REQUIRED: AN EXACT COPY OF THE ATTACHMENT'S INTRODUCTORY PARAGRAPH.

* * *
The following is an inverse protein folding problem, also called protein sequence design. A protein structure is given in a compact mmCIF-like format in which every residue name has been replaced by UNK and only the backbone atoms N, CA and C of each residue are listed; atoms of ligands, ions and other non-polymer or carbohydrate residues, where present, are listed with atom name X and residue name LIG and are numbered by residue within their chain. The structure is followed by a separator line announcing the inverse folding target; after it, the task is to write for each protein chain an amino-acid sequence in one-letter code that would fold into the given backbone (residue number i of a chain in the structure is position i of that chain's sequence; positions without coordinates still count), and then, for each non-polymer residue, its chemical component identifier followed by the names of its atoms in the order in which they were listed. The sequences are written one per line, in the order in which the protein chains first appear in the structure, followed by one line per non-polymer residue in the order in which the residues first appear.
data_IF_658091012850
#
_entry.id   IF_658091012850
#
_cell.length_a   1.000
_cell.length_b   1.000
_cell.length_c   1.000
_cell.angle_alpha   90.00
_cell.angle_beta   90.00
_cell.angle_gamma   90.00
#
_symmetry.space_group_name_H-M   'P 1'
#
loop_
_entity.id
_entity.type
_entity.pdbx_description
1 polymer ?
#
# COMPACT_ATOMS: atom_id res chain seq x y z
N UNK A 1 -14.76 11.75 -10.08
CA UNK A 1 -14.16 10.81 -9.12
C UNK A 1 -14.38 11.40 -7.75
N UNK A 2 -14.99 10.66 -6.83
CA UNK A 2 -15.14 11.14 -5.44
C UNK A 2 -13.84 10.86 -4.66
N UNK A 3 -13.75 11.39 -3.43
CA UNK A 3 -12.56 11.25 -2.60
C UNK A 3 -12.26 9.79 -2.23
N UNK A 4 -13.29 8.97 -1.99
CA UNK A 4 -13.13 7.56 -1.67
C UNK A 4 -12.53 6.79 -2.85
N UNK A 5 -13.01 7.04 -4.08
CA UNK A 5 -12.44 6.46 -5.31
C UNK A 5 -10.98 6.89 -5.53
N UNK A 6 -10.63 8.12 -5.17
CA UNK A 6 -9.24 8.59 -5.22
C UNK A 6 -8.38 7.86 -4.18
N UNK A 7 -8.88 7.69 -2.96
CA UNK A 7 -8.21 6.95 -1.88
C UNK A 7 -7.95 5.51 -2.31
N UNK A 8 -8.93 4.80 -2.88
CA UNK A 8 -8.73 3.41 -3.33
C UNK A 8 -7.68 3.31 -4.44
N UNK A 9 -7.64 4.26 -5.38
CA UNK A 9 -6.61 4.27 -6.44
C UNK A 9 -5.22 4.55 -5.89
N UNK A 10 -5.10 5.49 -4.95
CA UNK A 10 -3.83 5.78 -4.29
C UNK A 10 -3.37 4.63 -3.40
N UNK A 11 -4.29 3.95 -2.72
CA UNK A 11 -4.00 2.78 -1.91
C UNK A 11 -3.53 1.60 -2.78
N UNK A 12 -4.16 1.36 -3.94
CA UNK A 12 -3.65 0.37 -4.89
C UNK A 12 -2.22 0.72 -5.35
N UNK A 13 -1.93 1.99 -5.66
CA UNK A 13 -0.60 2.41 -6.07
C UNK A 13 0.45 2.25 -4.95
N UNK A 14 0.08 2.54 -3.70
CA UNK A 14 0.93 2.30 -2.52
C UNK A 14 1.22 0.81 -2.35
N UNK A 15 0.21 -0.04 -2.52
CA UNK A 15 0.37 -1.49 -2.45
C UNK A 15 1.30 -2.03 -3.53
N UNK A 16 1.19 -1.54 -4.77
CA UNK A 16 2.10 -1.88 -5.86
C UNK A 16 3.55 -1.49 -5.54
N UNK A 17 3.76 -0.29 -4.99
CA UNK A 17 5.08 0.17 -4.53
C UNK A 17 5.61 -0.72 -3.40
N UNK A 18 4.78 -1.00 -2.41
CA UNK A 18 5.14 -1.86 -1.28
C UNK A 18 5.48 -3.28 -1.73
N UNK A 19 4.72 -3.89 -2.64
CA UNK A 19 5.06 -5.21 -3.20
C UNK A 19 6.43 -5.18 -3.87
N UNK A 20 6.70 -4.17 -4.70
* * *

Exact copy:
The following is an inverse protein folding problem, also called protein sequence design. A protein structure is given in a compact mmCIF-like format in which every residue name has been replaced by UNK and only the backbone atoms N, CA and C of each residue are listed; atoms of ligands, ions and other non-polymer or carbohydrate residues, where present, are listed with atom name X and residue name LIG and are numbered by residue within their chain. The structure is followed by a separator line announcing the inverse folding target; after it, the task is to write for each protein chain an amino-acid sequence in one-letter code that would fold into the given backbone (residue number i of a chain in the structure is position i of that chain's sequence; positions without coordinates still count), and then, for each non-polymer residue, its chemical component identifier followed by the names of its atoms in the order in which they were listed. The sequences are written one per line, in the order in which the protein chains first appear in the structure, followed by one line per non-polymer residue in the order in which the residues first appear.